I do think there was an idea when Rotten Tomatoes and Yelp started to happen, that professional critics would become obsolete because everybody could do it. I don’t think that’s true. You still need people who can focus and organize an argument and give us something to think about. People have always been critical, people have always had arguments and people have often developed those opinions in conversation with professional critics.
SM: Yeah, we’re definitely still trying to publish interesting and well-written pieces with a specific focus on young people. So what you’re saying is great. As critics ourselves, when we try to write about art from a personal experience, sometimes it’s hard to not be so formulaic with our arguments. We often write things like, “I was in the movie theater, and I left the theater very angry…” I’m wondering if you have some suggestions for not being so formulaic.
AOS: I would say to think about the personal voice more than the personal experience. Most peoples’ experience of seeing the movie is going to be the same. This is how culture works. It’s a very standardized thing, but there are exceptions. Sometimes, there are works of art that arise at particularly significant or dramatic moments in our lives. I think that’s especially true of young people. Maybe there’s a book that you read the summer before you go to college that opens your mind, or that one song at your senior prom…I think that criticism can be personal without necessarily being autobiographical or confessional. It is really the matter of the voice and sensibility and learning to write in a style that can express who you are. I think that the best critics give you that feeling.
We read some of Pauline Kael this term and she’s someone who says very little about her life in the thousands and thousands of the published pages of her criticism. That Shoeshine piece we read was a bit of an exception. When she retired, she said in the preface to the collection that she published, “People ask me sometimes if I’m going to write an autobiography, well, but I think I already have.” And it’s true. Those are very personal pieces. I think that’s true of Roger Ebert in a very different way. You read him, even if you never saw him on television, and you have a very distinct sense of who he was. I think that the cultivation of voice is what infuses your writing with individuality. You would think that this would be the most natural thing in the world, but it’s actually the hardest thing about writing. Language exists outside of you, and you somehow have to take possession of it.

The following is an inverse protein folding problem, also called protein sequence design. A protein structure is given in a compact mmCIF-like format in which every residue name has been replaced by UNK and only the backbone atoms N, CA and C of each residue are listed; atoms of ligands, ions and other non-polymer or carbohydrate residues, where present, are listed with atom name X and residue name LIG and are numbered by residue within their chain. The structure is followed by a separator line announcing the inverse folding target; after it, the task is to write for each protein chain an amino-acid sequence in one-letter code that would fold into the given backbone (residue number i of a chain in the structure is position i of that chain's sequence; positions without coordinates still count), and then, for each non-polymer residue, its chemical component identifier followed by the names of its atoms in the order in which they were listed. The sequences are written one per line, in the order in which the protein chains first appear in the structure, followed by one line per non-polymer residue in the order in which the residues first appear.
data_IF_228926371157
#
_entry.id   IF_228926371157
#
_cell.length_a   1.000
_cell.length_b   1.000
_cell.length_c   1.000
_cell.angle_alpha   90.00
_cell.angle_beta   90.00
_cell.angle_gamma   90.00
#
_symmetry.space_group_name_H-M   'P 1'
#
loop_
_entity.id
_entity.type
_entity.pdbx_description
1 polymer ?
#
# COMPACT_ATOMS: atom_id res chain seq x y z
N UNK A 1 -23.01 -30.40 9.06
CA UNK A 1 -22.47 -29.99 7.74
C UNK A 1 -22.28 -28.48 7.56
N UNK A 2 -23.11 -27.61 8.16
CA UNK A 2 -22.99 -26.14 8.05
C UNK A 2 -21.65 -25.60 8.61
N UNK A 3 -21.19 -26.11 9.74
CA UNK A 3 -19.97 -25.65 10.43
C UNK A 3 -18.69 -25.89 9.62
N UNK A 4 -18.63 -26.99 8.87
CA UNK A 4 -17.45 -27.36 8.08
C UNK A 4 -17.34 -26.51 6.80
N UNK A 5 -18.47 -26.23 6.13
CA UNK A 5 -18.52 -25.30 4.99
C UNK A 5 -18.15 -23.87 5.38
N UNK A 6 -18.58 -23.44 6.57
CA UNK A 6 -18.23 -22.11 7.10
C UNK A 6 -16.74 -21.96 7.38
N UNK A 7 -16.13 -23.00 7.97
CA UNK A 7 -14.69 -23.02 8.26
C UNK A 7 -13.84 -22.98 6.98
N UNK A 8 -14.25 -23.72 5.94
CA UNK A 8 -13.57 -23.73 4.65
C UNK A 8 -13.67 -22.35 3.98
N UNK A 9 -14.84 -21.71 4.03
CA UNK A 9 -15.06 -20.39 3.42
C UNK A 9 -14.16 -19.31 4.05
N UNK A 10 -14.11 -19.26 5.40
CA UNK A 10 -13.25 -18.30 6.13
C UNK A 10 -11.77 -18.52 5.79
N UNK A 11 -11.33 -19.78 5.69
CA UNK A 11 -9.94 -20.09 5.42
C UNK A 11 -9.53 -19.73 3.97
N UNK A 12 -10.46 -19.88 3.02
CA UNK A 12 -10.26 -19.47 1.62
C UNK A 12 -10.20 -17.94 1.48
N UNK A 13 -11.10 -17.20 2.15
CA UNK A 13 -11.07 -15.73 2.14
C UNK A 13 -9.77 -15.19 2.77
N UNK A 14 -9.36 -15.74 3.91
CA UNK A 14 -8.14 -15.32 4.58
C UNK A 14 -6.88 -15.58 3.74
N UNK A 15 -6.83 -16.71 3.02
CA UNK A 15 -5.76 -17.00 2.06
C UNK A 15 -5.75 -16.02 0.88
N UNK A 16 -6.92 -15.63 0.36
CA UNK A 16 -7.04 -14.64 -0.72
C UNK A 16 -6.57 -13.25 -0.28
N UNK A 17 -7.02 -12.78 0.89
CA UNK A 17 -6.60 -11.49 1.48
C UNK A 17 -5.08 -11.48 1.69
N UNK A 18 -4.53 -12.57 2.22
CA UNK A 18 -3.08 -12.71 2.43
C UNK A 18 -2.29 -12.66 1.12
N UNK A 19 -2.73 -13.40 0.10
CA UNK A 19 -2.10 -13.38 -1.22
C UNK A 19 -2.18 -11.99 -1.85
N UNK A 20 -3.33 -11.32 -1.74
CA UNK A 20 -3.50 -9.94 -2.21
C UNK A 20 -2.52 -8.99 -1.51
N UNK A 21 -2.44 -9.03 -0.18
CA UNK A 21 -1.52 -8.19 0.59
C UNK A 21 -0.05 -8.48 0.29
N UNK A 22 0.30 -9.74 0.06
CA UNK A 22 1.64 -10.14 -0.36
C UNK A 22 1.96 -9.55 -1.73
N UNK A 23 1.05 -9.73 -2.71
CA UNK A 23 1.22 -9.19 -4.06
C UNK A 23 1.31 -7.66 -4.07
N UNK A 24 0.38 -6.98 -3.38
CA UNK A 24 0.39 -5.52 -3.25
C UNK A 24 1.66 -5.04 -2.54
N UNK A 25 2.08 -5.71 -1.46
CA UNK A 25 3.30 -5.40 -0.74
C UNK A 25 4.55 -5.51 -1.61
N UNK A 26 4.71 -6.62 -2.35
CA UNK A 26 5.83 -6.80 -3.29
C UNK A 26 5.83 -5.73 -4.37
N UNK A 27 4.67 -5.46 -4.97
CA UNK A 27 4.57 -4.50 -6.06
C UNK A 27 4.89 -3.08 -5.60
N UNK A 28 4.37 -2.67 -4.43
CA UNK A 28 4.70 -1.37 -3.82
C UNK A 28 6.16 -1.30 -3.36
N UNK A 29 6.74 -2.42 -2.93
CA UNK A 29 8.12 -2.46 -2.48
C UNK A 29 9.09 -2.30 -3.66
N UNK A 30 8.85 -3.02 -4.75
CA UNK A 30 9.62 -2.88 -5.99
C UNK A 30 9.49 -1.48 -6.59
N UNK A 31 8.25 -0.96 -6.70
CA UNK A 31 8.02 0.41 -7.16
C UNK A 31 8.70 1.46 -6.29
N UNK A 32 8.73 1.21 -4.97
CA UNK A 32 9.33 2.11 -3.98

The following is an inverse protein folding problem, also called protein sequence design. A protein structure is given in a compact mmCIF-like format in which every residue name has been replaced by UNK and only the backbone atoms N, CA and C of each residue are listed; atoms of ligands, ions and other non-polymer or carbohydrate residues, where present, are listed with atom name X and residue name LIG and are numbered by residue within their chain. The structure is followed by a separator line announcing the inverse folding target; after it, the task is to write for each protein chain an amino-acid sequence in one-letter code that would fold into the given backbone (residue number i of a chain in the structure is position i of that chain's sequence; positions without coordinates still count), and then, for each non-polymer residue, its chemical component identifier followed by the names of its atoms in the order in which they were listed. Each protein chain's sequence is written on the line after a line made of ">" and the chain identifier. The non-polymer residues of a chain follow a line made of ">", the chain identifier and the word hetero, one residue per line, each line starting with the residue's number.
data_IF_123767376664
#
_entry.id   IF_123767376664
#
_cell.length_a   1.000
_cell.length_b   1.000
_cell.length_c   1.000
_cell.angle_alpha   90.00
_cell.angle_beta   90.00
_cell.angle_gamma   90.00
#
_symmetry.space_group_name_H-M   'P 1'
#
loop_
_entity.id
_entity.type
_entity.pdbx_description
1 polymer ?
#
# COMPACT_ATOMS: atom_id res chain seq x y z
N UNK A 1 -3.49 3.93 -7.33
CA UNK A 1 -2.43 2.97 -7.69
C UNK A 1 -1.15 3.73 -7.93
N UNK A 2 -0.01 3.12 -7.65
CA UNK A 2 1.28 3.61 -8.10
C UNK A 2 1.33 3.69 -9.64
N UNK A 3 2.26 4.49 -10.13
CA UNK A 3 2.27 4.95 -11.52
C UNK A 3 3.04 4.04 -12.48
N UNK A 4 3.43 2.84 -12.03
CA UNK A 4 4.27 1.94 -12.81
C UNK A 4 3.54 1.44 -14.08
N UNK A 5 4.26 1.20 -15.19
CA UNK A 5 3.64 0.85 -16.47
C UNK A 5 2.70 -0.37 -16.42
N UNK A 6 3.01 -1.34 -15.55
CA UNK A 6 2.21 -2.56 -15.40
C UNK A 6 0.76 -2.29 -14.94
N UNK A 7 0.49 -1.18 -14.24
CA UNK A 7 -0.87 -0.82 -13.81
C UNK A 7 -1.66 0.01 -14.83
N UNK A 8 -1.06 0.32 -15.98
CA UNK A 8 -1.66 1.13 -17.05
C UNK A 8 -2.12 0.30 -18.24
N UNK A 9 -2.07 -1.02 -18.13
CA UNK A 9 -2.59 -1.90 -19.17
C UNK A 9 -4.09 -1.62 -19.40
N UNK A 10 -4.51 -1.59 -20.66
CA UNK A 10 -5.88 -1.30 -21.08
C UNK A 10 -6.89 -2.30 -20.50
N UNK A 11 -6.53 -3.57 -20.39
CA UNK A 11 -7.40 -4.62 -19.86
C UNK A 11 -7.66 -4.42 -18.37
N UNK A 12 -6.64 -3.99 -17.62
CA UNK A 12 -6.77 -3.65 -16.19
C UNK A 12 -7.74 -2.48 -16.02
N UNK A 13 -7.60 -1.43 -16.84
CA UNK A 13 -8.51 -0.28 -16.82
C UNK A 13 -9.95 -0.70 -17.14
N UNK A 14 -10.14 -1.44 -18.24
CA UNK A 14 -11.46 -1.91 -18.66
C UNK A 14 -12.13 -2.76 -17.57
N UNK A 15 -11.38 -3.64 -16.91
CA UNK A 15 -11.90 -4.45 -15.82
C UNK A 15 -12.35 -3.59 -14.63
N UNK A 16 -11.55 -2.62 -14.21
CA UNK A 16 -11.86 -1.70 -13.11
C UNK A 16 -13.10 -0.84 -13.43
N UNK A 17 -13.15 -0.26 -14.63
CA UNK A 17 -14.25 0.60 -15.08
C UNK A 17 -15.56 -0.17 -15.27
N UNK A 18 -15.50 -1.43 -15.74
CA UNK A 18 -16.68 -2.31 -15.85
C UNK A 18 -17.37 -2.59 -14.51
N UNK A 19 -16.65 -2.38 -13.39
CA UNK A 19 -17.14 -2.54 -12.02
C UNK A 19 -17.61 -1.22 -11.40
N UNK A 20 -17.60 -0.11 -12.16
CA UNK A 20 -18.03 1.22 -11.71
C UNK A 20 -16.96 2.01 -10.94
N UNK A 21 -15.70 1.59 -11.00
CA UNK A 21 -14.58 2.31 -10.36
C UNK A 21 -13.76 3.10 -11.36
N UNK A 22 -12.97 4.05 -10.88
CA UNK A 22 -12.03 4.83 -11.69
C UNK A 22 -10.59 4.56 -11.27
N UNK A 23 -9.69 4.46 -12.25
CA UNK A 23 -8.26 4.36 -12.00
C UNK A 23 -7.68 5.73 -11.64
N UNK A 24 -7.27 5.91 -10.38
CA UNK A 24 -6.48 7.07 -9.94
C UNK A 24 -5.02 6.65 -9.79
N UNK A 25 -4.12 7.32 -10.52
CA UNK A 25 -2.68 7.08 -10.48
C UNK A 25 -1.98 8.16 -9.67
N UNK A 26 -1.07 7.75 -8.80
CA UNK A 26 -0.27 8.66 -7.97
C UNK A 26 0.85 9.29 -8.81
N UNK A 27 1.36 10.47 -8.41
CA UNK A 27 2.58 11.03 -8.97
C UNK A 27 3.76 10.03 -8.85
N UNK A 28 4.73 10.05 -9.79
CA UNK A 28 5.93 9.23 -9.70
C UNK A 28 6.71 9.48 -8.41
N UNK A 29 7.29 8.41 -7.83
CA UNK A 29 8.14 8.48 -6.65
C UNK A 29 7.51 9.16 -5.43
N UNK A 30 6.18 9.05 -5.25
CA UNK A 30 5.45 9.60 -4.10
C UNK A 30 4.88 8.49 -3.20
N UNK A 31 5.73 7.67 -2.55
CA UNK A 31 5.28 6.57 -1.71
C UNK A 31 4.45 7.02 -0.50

LH: You mentioned how something may mean something to you at a moment in your life, but then not at a later moment. There’s a section in your book where you write about a song from when you’re sixteen not meaning the same thing to you in your forties. I’m wondering if you ever went back and reconsidered something you wrote about previously.
AOS: That’s very interesting because that’s where my personal experience is in a little bit of tension with the professional record of my published criticism. In some ways, you have to leave your own work where it is. Not to overdo the parallel between critics and artists, but it’s somewhat the same. Painters or filmmakers may be very tempted to go back and paint over what they did when they were younger, re-edit or re-shoot the films that they made before they knew any better, but they generally don’t. I think that it’s generally a good idea not to. A third of my life has gone by in this job. I was a different person and a different writer back then. I had seen thousands fewer movies at thirty-four than I have now. I do go look back on my work sometimes, and it’s a sort of private embarrassment. I mostly just leave it alone.
I do sometimes like to go back and write about movies that meant something to me as a child or as a college student that I didn’t review. When Rogue One was coming out, I wrote an essay on Star Wars and what it meant to me. But, it wasn’t just about me, it was about what it was like to be eleven the summer that this movie that we now call A New Hope came out. It’s interesting to see what that moment feels like with forty years of hindsight.
SM: One of my main points of contention with your book is that you mention how people have been judging things for thousands of years and that’s how people are and we can’t avoid that. Sometimes I find that the art itself doesn’t exist in a hierarchy. You shouldn’t judge it for good or bad; you should just take it for what it is and write about that.
AOS: I guess some of it is the matter of the definition. By “judgment” I don’t necessarily mean praise or condemnation. I take your point because I think that the first step is to encounter something on its own terms and try and figure out what those terms are. Then, that’s where the process of judgment should really begin because judgement without understanding is really just prejudice. Saying, “I don’t like hip-hop. I don’t like poetry. I don’t like painting,” that’s not criticism, that’s just ignorance. Everyone is entitled to their own ignorance, but not necessarily to present it as judgment or criticism. I really do agree with you that we should be open to different and new experiences even if we don’t understand them. We have to be willing to do the work of trying to figure out what they are and, in a way, let them work on us.